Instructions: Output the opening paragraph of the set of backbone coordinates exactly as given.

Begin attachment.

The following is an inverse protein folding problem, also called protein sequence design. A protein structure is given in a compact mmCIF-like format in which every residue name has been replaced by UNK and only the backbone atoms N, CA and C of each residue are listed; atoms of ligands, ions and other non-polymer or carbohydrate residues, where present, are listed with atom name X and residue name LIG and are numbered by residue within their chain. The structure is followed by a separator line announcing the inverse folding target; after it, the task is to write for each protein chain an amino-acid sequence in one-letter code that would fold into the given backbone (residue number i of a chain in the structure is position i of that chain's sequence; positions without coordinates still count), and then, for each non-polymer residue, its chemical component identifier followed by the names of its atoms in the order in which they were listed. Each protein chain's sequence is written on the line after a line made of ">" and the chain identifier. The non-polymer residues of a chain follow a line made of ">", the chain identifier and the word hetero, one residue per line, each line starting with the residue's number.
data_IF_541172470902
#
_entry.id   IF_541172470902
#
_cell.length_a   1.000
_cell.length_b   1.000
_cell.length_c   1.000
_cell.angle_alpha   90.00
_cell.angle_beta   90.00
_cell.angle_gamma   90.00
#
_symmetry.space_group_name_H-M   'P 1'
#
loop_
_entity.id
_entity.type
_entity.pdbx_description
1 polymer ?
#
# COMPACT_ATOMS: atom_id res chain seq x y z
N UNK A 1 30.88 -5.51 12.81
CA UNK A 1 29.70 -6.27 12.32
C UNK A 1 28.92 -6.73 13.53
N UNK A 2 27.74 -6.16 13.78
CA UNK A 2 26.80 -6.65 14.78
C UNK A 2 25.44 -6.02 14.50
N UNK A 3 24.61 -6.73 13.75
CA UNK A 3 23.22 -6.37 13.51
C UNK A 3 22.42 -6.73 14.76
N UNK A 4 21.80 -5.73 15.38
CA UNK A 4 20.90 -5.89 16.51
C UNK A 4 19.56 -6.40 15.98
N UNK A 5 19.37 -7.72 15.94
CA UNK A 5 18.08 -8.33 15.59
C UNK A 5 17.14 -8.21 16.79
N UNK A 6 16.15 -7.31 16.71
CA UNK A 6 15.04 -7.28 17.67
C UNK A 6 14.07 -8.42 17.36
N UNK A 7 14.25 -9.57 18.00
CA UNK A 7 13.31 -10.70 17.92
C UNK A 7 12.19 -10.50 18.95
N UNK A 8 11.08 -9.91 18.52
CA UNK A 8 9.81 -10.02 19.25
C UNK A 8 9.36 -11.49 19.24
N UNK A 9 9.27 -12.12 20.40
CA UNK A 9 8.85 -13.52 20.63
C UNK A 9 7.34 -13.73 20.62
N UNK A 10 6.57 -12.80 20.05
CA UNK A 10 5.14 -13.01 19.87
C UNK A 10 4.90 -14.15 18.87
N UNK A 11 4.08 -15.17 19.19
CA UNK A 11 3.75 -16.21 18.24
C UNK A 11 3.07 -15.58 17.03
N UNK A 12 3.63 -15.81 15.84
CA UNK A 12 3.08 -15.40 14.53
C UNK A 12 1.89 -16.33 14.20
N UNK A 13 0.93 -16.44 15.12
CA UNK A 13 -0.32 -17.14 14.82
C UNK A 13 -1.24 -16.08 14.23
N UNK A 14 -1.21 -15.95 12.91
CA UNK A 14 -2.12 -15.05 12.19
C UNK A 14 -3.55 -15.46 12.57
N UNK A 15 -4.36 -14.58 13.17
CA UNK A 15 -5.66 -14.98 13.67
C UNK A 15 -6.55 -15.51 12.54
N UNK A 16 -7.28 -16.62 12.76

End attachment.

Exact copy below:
The following is an inverse protein folding problem, also called protein sequence design. A protein structure is given in a compact mmCIF-like format in which every residue name has been replaced by UNK and only the backbone atoms N, CA and C of each residue are listed; atoms of ligands, ions and other non-polymer or carbohydrate residues, where present, are listed with atom name X and residue name LIG and are numbered by residue within their chain. The structure is followed by a separator line announcing the inverse folding target; after it, the task is to write for each protein chain an amino-acid sequence in one-letter code that would fold into the given backbone (residue number i of a chain in the structure is position i of that chain's sequence; positions without coordinates still count), and then, for each non-polymer residue, its chemical component identifier followed by the names of its atoms in the order in which they were listed. Each protein chain's sequence is written on the line after a line made of ">" and the chain identifier. The non-polymer residues of a chain follow a line made of ">", the chain identifier and the word hetero, one residue per line, each line starting with the residue's number.